Winterthur presents Lasting Impressions: The Artists of Currier & Ives

Looking at a young nation

In recent years, the beautiful Winterthur Estate and Gardens has presented some exceptional and exceptionally large exhibitions. They’ve mounted a groundbreaking retrospective of Southeastern Pennsylvania furniture, the current bling-filled Made in the Americas, and the grandest of them all for attendance and public interest, The Costumes of Downton Abbey. There’s also the 100-room DuPont house itself, packed with treasures of American furniture and decorative arts that’s now decked out for their annual Yuletide extravaganza. But amid the blockbusters are often nestled more intimate exhibitions, and one of the most charming and informative is a current gem of iconic American printmaking, Lasting Impressions: The Artists of Currier & Ives.

The Life of a Hunter/A Tight Fix, Currier & Ives, Arthur Fitzwilliam Tait, 1861-1872, New York, NY, watercolor on paper. (Image courtesy of Winterthur)

Curated by Winterthur’s associate curator of fine art, Dr. Marie-Stephanie Delamaire, this is an intriguing and intimate show of limited edition large and medium folio 18th-century U.S. lithographs drawn from the museum’s collection. It showcases the work of Frances Flora Bond Palmer (1812-1876) and Arthur Fitzwilliam Tait (1819-1905), two artists not well known by the general public today but stars in their time. 

Two artists, many perspectives

Tait and Palmer worked extensively for Currier & Ives, an iconic New York lithographic studio founded in 1834 by the redoubtable Nathaniel Currier. Currier located his firm near the growing hub of both newspapers and the more sensational publications in Manhattan, cementing it as a provider of visual images to the press and ensuring his overwhelming success. The firm published more than 7500 titles and hundreds of thousands of prints in its 73 years of business.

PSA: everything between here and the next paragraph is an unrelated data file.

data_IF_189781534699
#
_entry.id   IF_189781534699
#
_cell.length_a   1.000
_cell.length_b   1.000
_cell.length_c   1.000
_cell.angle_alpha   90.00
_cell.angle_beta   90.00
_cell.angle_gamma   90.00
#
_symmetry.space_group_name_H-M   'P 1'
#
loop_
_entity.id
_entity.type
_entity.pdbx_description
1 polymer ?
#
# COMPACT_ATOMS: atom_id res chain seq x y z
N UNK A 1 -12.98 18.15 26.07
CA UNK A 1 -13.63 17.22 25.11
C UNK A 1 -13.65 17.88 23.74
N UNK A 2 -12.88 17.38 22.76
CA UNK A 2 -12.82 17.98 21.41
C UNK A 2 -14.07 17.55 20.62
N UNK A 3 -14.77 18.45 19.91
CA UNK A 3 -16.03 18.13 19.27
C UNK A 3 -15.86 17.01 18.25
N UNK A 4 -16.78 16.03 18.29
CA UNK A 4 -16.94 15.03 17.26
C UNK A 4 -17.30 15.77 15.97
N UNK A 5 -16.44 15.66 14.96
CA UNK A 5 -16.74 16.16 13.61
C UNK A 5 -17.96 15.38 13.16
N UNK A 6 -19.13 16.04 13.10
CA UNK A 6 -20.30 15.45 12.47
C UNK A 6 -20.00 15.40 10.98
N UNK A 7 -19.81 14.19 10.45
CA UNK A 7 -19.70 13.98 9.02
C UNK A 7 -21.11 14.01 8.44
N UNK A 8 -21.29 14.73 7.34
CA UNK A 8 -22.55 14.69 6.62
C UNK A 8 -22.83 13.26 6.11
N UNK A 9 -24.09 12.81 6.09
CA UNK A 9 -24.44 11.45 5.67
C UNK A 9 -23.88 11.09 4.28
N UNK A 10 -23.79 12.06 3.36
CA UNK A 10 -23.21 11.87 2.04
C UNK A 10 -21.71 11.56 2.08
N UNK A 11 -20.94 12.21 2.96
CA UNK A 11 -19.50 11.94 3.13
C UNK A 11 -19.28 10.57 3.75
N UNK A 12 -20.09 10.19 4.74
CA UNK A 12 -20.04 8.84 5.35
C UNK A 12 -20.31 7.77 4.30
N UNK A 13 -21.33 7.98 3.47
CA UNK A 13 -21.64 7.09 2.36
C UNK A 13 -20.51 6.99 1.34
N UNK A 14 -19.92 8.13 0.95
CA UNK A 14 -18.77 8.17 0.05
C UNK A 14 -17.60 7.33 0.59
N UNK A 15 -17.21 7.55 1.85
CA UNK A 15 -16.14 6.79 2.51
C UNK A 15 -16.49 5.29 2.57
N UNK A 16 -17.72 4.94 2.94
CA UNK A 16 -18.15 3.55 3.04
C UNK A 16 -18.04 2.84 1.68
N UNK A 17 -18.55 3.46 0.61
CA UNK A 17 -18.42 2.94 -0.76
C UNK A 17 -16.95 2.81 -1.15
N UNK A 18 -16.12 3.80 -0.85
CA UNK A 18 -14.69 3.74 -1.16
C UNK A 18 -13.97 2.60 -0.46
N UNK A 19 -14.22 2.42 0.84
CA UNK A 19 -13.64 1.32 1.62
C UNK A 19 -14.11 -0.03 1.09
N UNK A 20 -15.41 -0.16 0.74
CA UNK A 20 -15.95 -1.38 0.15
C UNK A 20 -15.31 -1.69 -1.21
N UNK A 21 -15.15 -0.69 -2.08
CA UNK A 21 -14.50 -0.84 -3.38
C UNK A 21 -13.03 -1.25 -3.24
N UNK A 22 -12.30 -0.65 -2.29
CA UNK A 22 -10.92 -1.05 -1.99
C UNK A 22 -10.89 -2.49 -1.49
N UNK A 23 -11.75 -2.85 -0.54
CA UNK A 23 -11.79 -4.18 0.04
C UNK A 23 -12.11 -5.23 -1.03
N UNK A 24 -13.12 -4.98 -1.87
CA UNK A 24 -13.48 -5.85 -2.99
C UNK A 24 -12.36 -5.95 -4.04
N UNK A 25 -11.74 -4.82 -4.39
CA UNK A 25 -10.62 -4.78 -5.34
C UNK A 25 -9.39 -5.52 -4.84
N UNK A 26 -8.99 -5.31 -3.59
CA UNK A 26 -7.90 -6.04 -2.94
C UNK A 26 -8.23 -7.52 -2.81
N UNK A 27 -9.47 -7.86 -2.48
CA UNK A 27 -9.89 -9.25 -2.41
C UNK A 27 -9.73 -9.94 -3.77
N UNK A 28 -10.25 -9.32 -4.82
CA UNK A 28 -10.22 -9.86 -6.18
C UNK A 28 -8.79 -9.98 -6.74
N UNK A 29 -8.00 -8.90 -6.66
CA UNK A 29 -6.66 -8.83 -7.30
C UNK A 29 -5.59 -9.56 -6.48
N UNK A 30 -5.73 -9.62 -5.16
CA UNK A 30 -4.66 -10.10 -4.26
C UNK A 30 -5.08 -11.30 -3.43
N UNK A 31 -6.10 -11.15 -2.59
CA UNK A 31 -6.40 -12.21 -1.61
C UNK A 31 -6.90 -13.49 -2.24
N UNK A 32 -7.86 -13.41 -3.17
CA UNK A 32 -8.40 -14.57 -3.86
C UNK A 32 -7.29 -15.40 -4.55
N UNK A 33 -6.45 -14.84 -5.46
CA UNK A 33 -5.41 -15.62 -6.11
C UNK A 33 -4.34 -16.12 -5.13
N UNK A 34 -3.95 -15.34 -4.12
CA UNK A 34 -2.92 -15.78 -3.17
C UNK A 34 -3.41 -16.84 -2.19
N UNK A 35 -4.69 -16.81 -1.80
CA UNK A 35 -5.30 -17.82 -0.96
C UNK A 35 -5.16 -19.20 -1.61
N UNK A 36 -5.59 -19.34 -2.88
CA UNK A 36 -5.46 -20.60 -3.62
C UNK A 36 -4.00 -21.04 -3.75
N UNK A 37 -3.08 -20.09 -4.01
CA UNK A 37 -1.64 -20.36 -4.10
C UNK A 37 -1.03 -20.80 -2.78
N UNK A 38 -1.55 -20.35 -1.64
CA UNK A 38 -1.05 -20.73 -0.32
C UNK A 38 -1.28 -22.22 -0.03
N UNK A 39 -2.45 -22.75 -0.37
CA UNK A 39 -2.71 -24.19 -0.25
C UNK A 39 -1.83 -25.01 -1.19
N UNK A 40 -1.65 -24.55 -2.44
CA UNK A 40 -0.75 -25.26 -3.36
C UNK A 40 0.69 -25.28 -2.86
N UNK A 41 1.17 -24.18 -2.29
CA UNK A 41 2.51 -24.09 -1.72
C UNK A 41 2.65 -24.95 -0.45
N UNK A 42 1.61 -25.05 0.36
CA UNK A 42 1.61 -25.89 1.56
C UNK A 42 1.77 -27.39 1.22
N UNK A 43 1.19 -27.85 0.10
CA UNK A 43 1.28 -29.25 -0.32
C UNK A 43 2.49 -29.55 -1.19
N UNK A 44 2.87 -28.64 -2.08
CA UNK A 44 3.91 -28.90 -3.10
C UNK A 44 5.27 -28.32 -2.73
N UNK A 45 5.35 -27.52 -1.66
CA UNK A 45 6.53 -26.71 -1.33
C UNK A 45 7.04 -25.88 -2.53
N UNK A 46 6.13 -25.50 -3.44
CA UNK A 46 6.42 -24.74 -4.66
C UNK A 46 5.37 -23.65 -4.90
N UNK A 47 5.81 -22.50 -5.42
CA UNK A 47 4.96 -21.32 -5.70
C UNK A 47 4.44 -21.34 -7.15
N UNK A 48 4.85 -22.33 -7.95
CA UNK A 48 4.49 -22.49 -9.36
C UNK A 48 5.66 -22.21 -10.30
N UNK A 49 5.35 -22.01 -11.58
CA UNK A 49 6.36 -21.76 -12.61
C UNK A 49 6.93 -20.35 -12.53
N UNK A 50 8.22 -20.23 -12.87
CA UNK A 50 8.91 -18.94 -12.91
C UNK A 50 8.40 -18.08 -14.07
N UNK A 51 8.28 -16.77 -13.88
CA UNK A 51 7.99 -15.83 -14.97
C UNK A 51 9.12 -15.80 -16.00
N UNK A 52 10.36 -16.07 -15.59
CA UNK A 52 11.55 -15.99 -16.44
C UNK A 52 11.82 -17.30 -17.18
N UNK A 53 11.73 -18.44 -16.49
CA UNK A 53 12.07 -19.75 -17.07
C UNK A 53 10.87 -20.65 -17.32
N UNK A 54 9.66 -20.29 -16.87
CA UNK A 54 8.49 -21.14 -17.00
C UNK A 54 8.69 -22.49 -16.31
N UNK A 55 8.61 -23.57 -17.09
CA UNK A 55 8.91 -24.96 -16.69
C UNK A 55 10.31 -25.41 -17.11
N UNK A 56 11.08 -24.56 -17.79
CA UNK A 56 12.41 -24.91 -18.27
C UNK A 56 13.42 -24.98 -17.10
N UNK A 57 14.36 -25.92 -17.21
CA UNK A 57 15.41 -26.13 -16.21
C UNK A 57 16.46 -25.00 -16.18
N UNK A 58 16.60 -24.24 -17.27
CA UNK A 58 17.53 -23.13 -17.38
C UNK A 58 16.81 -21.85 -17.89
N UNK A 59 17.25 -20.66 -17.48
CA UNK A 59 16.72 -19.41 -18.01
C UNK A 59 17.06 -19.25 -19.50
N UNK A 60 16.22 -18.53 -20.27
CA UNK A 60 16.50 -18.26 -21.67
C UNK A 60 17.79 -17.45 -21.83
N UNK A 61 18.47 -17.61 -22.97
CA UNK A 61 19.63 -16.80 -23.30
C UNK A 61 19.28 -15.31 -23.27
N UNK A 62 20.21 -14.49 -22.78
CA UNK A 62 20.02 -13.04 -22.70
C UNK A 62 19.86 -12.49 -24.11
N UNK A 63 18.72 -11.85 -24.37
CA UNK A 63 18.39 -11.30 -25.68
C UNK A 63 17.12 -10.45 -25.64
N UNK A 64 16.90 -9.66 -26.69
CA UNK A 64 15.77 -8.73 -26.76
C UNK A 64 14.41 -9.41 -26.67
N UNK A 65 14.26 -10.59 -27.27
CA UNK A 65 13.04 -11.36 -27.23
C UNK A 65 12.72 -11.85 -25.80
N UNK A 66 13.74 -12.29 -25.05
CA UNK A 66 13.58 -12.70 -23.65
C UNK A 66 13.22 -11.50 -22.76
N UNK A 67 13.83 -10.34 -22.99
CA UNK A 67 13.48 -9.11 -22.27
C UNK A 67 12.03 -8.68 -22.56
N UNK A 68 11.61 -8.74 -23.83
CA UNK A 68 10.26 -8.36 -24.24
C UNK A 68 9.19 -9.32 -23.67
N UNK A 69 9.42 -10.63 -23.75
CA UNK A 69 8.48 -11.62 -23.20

Lasting Impressions is a fascinating look at two Currier & Ives artists of differing styles and temperaments but equals in success. Born and trained in London, “Fanny” Palmer became the major U.S. female printmaker of the 19th century, producing 200 lithographs and making improvements in the printing process itself. Some of her images echo Dutch “genre” painting: Depictions of daily life, with people and animals so detailed that they are almost sociological documents.  But another group of her images in the exhibition is strikingly different — muscular depictions of the power and romance of steam power and train travel, a burgeoning phenomenon iconized by Americans, many of whom would never be able to ride the rails.  

Arthur Tait, who also immigrated to America from Britain, was a self-taught painter of great reputation. He was also a skilled woodsman and marksman lauded for his images of wildlife and wilderness, though he never went west of Chicago. The country’s first important sporting artist, Tait created some of the most popular images in the Currier & Ives portfolio. He became an assistant to American painter George Catlin and established an Adirondack “painting camp” to further the study of wildlife painting. Lasting Impressions features his vivid depictions of bear hunting, along with oils that were the basis of his most famous prints.

More than period pieces

The small exhibition is also packed with details that provide a look into the rivalries, feuds and successes of 19th-century U.S. printmaking and the collaborative process of making “studio art.” But one of the big surprises is the force of these images. Currier & Ives prints are reproduced everywhere in small scale, for cards, calendars, books, and such. But displayed here, these large prints, beautifully framed and dramatically displayed, are revelatory for their artistry, scope, depth of content and stunning detail.

Living as we do now in a world where visual communication is omnipresent and overpowering, it’s easy to dismiss these images as quaint period pieces. But in the expanding world of the 19th-century United States, Currier & Ives, and its gifted artists, communicated with people in an entirely new way and with unprecedented scope, creating, in the words of the exhibition, “images of the past that anchor the present.”

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